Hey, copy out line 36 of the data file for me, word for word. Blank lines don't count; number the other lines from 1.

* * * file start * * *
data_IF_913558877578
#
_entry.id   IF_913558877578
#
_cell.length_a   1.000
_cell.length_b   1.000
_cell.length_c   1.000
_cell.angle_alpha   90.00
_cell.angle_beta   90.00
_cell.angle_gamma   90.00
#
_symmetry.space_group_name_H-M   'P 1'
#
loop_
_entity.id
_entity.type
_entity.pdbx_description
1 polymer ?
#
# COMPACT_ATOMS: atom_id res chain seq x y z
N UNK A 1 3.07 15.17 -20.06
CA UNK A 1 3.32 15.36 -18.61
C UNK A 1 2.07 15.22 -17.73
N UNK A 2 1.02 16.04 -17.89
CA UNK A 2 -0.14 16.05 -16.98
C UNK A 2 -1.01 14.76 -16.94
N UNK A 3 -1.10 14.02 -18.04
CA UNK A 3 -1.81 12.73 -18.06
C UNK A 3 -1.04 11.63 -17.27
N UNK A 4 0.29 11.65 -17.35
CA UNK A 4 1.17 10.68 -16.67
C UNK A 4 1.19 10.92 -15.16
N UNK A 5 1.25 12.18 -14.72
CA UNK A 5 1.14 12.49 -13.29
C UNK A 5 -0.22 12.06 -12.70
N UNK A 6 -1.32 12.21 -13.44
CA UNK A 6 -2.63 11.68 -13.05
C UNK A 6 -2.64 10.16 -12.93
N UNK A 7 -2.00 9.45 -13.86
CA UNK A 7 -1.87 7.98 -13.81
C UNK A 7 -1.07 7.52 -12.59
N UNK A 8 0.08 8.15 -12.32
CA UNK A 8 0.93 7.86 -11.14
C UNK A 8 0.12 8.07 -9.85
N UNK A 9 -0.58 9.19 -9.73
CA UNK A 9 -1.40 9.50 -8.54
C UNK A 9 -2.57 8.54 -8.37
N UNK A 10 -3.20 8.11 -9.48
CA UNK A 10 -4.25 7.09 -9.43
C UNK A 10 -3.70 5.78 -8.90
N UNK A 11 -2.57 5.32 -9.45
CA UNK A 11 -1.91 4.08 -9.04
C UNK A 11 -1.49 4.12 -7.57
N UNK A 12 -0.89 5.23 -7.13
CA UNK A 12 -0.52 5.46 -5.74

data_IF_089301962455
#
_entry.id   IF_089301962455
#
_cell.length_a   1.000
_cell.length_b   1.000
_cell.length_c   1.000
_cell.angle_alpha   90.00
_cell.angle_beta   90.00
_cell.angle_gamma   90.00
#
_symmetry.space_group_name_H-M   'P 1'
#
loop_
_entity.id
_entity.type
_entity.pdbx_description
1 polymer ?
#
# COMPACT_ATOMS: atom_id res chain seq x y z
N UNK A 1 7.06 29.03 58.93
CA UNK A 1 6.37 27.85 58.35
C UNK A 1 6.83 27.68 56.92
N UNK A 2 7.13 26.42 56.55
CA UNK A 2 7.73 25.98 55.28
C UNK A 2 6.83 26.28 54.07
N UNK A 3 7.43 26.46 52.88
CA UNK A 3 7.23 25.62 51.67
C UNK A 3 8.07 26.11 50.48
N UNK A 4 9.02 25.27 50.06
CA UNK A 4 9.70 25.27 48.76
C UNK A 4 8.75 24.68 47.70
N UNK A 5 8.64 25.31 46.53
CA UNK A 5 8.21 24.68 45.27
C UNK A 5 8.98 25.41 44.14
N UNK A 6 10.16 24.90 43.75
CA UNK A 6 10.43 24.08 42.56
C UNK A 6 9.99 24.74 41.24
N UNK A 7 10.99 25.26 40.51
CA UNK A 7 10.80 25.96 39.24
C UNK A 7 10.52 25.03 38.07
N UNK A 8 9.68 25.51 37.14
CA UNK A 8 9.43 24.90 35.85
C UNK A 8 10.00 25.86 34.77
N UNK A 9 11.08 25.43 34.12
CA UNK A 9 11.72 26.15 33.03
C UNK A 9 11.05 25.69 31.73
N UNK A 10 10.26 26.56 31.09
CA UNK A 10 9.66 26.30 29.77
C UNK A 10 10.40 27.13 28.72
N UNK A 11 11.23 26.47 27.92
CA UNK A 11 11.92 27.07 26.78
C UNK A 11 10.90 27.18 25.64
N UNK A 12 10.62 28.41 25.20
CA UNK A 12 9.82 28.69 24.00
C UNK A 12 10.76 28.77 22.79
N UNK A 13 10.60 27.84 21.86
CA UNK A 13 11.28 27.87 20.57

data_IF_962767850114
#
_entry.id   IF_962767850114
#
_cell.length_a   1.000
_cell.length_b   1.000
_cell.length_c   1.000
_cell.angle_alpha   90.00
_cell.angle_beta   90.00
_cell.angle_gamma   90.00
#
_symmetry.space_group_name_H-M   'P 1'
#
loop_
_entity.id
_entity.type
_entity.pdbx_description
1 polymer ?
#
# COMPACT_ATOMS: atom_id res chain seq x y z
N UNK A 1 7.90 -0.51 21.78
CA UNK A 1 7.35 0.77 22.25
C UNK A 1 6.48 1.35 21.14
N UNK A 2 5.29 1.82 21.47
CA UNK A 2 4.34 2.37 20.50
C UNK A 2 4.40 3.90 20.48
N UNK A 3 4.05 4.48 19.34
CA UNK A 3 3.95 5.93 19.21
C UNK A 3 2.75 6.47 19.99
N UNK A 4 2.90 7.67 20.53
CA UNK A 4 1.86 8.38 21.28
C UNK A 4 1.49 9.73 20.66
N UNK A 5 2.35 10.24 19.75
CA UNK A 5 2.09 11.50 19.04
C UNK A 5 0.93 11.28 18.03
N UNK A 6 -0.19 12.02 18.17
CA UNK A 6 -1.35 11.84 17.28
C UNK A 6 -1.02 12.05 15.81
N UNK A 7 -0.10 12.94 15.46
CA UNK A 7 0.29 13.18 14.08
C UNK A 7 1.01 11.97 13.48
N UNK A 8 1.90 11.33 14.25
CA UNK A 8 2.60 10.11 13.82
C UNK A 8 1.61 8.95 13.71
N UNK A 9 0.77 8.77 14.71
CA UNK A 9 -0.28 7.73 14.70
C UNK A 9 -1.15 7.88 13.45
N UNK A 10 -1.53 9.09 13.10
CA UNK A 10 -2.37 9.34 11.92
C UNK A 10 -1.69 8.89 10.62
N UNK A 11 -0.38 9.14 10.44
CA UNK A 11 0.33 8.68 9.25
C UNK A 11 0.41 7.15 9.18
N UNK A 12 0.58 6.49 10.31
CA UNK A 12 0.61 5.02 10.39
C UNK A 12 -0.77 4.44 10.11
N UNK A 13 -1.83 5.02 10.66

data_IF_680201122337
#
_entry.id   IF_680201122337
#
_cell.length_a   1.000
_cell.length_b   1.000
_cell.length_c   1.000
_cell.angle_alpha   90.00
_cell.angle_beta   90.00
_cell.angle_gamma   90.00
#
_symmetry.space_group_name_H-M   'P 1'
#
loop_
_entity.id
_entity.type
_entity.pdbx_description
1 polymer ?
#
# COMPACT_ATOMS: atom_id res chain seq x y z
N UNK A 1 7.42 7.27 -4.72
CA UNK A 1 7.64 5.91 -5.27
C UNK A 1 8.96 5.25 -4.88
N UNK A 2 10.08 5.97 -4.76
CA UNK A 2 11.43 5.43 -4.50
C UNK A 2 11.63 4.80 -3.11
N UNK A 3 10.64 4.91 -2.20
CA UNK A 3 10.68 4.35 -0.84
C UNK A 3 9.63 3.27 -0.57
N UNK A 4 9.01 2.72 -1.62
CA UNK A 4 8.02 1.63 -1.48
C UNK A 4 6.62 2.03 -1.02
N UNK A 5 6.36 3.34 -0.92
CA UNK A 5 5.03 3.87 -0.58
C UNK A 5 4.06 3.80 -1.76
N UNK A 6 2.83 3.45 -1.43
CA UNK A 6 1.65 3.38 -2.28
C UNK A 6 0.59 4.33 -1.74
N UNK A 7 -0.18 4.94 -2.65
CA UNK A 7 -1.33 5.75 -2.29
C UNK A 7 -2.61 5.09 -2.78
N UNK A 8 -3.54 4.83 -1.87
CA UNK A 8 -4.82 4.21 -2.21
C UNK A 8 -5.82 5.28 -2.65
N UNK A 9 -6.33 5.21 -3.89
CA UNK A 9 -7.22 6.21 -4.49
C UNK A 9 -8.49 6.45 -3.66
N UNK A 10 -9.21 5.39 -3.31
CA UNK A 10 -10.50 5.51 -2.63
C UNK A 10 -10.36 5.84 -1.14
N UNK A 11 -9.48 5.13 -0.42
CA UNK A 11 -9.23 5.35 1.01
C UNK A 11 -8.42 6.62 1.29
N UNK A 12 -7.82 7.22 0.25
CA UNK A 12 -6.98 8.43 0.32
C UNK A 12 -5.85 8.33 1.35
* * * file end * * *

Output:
N UNK A 6 -1.32 12.21 -13.44